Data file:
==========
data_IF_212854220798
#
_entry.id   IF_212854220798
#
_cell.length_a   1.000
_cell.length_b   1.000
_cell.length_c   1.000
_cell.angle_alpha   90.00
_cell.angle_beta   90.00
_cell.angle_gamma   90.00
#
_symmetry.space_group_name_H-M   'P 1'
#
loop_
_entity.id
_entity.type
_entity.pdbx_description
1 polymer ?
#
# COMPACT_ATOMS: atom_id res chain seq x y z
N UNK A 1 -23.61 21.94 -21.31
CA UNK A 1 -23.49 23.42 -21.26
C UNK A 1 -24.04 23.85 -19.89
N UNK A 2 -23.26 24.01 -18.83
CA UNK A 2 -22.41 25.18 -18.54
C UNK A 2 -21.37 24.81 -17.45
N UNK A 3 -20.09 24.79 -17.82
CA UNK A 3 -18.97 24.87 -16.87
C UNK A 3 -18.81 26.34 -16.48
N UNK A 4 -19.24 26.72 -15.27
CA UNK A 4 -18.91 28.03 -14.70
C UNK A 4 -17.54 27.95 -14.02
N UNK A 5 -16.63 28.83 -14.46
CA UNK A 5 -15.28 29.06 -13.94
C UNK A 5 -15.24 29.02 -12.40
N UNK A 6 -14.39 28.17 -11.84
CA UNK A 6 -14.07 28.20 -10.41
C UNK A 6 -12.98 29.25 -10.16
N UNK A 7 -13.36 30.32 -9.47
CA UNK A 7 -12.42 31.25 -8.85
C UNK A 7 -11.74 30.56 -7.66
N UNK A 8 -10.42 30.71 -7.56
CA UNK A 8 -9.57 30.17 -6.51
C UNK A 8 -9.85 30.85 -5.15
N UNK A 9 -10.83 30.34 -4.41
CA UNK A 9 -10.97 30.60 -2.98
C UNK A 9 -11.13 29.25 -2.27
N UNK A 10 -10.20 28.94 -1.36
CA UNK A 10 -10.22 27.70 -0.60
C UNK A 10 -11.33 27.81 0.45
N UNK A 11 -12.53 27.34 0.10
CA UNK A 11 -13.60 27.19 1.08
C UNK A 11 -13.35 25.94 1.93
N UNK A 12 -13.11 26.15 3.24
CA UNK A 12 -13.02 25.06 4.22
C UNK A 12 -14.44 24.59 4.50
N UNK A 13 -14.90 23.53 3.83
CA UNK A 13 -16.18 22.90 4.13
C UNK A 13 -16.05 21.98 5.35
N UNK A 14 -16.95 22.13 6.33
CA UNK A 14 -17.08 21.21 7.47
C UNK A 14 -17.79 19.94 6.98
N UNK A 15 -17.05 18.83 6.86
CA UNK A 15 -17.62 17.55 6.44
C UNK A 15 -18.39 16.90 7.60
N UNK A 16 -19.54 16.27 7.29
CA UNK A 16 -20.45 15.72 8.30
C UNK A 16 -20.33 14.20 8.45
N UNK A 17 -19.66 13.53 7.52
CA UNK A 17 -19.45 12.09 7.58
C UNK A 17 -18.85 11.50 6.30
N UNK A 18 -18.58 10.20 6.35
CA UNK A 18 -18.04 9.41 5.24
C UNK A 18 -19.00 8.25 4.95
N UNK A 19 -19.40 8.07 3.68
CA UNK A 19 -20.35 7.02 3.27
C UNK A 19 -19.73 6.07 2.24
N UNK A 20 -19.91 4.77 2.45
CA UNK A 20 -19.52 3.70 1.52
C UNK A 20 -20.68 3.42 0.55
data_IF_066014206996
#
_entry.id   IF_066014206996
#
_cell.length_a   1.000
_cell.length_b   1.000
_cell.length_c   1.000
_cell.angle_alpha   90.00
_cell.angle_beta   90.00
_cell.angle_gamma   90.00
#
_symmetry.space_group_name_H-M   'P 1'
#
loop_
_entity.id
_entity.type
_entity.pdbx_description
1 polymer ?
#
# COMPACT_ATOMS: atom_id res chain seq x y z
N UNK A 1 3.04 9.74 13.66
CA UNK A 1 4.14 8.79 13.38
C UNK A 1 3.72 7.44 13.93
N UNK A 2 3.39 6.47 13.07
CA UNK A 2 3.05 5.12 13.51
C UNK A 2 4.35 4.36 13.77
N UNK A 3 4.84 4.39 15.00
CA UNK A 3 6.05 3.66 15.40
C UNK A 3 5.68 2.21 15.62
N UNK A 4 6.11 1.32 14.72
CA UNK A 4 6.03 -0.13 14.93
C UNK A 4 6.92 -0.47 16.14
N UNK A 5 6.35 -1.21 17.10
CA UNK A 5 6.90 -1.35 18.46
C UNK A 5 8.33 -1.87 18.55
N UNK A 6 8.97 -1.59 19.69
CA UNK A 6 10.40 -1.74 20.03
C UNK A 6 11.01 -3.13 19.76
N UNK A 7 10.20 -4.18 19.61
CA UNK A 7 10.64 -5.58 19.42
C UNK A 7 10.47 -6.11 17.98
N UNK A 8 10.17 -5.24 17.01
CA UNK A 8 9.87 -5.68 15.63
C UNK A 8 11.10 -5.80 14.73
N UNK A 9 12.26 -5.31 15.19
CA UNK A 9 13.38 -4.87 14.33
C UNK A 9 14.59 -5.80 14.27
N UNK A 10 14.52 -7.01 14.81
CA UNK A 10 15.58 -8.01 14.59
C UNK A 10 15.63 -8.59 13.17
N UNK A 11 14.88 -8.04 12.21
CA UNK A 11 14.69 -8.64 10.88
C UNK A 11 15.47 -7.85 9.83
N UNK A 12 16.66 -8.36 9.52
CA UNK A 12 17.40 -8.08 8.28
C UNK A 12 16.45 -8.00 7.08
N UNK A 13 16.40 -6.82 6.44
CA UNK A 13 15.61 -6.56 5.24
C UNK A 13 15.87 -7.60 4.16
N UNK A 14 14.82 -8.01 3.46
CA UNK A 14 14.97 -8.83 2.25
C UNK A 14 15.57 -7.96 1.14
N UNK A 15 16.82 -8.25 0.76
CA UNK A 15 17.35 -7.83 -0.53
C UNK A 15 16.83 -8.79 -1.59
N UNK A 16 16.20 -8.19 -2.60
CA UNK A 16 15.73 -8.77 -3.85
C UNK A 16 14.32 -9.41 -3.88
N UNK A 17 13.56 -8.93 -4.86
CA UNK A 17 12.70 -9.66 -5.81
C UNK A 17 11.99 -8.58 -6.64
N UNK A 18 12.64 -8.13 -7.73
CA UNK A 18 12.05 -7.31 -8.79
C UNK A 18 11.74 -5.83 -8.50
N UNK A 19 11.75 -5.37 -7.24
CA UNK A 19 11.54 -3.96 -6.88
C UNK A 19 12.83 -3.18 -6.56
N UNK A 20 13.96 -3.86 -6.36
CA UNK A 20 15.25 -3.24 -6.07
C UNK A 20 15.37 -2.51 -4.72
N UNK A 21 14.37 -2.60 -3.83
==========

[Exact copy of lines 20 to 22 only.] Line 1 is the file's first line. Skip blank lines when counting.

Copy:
# COMPACT_ATOMS: atom_id res chain seq x y z
N UNK A 1 -23.61 21.94 -21.31
CA UNK A 1 -23.49 23.42 -21.26